Top Factors Causing Stress To Buildup In Your Body




Too much stress flowing your body can be damaging for both your mental health, as well as your body itself. Chronic stress can lead too many negative consequences, including:

  • Muscle breakdown
  • Fat gain
  • Hormonal abnormalities
  • Anxiety and depression

There are many different things that can cause stress without you even realizing it. Below lists some of the top factors that can cause excessive stress to buildup in your body:




1. Endurance training

Endurance training can lead to elevated stress within the body because it is stressful on the muscles, joints, ligaments, and other tissues. The prime example of endurance training is long distance running. Individuals who are long distance runners tend to have a hard time keeping muscle because endurance training breaks down muscle, it does not build muscle.

Fix it:

Instead of long workouts such as jogging or using the elliptical, add short high intensity intervals to your workout and cut your workout time in half.

2. Worrying

Worrying is one of the worst things you can do to yourself. What good does worrying do?? It literally has no value. Worrying about the past is consistent with depression, while worrying about the future is consistent with anxiety, and neither of these are things you can control. Constant worrying leads to greater mental stress as well as greater stress hormone to buildup within the body.

Fix it:

It is ok to be aware that you are concerned about something, acknowledge the awareness, write it down, and move on. Live in the present, consider trying meditation to help decrease mental stress.



3. Undernutrition

Under nutrition means not consuming enough vitamins, minerals, and other essential nutrients from your diet. If your body is not getting the vitamins and essential nutrients it needs, this can put the body into a stressful state. This type of situation can happen both if you are not eating enough and if you are eating enough but not enough of the right foods.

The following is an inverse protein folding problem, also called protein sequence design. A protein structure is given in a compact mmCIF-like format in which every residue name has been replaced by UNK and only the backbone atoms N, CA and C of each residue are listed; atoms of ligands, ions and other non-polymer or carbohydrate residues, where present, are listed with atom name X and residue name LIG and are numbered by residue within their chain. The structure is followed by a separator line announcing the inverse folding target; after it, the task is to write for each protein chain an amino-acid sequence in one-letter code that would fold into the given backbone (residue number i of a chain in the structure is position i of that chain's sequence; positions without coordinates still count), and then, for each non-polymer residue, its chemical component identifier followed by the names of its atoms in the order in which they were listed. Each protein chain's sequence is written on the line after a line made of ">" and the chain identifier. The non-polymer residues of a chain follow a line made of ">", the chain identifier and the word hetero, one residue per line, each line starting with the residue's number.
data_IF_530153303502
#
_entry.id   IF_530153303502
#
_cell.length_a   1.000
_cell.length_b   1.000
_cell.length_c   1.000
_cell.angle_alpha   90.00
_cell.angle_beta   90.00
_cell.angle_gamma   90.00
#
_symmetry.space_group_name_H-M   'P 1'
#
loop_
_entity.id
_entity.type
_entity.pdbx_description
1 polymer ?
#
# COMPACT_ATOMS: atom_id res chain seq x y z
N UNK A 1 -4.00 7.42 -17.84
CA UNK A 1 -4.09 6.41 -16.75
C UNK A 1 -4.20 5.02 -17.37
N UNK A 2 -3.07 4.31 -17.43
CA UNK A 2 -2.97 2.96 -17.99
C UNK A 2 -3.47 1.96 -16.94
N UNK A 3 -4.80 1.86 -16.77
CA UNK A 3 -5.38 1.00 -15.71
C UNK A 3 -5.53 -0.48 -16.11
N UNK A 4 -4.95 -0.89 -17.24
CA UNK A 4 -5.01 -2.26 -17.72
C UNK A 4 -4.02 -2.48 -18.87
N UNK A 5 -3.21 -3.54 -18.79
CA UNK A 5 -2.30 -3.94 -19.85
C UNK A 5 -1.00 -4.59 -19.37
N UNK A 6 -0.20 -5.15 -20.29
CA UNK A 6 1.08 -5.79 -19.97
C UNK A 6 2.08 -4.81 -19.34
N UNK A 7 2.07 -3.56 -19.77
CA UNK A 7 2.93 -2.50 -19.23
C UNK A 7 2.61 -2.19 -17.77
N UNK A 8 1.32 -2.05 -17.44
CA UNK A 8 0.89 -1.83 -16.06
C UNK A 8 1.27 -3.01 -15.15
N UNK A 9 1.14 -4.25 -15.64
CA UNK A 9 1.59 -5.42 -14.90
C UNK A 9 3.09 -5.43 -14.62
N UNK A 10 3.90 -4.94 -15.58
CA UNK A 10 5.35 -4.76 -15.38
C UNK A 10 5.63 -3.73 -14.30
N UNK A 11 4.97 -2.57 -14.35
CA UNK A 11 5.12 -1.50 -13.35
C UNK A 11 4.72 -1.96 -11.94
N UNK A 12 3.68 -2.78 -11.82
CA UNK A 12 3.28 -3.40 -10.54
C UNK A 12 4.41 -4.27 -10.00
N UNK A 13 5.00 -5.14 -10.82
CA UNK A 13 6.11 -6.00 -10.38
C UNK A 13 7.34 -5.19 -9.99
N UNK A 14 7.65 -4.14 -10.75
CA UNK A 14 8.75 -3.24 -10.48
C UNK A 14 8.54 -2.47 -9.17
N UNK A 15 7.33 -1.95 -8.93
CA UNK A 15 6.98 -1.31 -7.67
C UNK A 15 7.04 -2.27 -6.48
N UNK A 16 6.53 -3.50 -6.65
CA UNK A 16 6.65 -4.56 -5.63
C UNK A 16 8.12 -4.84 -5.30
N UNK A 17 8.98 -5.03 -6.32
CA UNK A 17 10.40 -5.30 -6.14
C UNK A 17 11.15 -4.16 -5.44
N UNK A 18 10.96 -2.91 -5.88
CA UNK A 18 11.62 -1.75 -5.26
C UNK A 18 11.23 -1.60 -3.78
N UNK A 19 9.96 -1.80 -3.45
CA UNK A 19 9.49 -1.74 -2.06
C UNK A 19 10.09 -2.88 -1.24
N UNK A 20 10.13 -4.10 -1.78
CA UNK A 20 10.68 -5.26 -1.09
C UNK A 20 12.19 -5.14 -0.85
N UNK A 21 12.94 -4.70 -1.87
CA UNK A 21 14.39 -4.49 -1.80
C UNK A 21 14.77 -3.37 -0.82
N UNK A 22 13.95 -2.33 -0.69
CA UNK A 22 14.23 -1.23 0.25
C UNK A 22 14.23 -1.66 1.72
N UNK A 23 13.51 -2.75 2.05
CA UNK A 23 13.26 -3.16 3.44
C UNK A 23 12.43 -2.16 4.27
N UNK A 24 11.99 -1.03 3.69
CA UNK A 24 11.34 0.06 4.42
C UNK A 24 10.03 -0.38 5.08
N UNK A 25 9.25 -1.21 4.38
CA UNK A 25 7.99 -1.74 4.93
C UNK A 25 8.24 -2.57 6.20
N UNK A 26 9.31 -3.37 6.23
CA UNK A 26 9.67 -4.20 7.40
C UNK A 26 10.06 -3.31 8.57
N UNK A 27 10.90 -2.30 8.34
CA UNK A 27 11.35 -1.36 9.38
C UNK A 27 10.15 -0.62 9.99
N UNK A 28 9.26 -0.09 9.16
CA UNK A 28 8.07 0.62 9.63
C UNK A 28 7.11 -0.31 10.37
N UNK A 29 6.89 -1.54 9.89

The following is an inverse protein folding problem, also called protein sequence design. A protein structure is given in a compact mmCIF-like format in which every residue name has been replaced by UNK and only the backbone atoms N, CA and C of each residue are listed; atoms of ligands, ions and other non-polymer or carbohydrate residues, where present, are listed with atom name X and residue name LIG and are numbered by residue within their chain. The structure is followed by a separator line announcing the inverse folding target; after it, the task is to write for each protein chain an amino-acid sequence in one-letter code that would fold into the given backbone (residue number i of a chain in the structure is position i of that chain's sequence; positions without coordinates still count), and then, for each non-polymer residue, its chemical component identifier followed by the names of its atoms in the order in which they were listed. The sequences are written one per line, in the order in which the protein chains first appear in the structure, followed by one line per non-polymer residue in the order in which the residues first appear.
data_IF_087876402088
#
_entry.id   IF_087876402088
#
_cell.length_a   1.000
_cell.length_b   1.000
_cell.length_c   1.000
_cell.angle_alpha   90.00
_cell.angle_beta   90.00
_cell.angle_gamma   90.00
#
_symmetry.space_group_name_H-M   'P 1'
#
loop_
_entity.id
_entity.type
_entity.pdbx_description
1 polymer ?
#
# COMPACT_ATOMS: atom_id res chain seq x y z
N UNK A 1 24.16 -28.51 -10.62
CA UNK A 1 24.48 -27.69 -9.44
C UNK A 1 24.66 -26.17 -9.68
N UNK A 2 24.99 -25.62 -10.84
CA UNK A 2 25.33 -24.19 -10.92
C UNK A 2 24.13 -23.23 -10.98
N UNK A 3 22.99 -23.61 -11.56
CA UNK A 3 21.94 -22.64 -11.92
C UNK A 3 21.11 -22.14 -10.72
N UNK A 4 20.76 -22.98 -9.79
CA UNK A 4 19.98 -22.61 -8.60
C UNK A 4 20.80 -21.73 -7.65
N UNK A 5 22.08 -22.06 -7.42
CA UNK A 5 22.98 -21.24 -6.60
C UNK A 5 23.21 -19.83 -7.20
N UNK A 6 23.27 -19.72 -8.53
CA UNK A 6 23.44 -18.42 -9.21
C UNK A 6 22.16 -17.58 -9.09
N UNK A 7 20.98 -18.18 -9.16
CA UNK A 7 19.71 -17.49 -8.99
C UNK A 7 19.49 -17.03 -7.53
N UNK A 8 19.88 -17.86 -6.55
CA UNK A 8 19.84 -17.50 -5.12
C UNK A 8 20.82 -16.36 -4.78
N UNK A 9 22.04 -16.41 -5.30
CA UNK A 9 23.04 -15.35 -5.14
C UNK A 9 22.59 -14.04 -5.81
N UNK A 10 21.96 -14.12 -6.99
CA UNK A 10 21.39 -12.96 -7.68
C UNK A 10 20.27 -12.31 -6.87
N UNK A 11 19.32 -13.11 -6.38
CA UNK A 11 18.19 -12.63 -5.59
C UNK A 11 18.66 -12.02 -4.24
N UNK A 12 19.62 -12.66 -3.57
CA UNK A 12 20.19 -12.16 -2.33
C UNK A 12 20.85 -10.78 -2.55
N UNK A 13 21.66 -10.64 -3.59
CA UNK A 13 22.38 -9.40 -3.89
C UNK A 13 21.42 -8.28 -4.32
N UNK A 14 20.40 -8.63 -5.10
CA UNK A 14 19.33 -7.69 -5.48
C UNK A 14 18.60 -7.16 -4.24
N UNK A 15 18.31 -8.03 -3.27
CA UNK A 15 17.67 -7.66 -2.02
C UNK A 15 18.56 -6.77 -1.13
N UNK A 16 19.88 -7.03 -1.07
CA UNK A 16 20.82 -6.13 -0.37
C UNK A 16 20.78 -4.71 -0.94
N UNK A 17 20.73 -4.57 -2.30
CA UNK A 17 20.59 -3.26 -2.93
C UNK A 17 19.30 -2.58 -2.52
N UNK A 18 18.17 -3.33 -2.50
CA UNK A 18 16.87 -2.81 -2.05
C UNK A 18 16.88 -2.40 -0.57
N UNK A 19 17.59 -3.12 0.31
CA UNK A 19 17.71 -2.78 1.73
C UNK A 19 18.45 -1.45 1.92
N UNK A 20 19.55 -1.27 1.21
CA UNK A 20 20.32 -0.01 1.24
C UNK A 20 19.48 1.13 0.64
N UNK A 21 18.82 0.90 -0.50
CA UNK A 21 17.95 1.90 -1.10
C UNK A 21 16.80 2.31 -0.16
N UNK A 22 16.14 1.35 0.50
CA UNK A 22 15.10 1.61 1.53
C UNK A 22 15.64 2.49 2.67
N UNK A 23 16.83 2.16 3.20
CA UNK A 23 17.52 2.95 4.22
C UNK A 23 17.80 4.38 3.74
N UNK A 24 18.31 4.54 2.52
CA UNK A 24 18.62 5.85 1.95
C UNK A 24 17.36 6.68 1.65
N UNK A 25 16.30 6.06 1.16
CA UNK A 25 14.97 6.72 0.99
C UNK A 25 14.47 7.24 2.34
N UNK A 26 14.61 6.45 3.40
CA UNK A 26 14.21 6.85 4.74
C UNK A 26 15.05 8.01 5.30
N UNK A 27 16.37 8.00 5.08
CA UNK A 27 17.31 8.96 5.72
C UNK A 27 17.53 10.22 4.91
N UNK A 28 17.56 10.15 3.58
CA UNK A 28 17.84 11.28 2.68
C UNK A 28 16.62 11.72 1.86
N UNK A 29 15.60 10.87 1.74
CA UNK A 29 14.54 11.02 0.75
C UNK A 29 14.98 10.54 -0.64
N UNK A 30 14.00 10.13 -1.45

Fix it:

Plan to space out your meals 3-5 hours and eat plenty of healthy fat, protein, and vegetables. Keeps healthy snacks with you at all times in case you get hungry – this will prevent you from snacking on food from the vending machine or eating the donuts that were left in your office.

4. Too much high intensity training

This means high intensity interval training every single day. High intensity interval training is the most effective workout, but it should not be done every day because this is intense exercise and too much intensity can cause elevated stress.

Fix it:

Aim to get 1-3 really good high intensity interval training sessions in per week. You don’t have to fully stop exercising, just cut back on the intensity. You can even still do intervals, just make sure that you aren’t sprinting everyday 🙂



5. Poor sleep

We write about the importance of sleep all the time because it is so important! Sleep is when all of your hormones are able to reset so that they are able to function properly the following day. If you are not sleeping, this makes your hormones go haywire and increases stress hormones in particular. 

Fix it:

Make sleep a priority and aim to get at least 7 hours of sleep every night. Determine what time you need to wake-up in the morning, and count back 7-9 hours to determine what time you need to go to sleep.



6. Too much sugar

Consuming too much sugar causes highs and lows in blood sugar, which is stressful on the mind and body. If you are constantly putting your body through this blood sugar roller coaster, this leads to chronic stress buildup in your body – and you can feel it! Think about when you get so hungry you feel irritable and anxious, also known as “hangry.” This is a clear sign your body is telling you that you have done something to upset its natural cadence.

Fix it:

Aim to get less than 25 grams of sugar per day. Instead, eat more high quality fats and protein, and add vegetables to every meal.

Main takeaways…

Too much stress in the body is highly inflammatory and is a risk factor for mental and physical disease. Keep your stress in check and make sure you are limiting the above.



About the author: Sarah-Kate Rems is an Ivy-league trained Board-Certified Family Nurse Practitioner licensed in California with an expertise in preventative healthcare. She considers nutrition and exercise to be the basis of well-being and is a strong advocate for daily physical activity and maintaining a healthy diet. Sarah-Kate is also a co-founder of The Mindful Tech Lab

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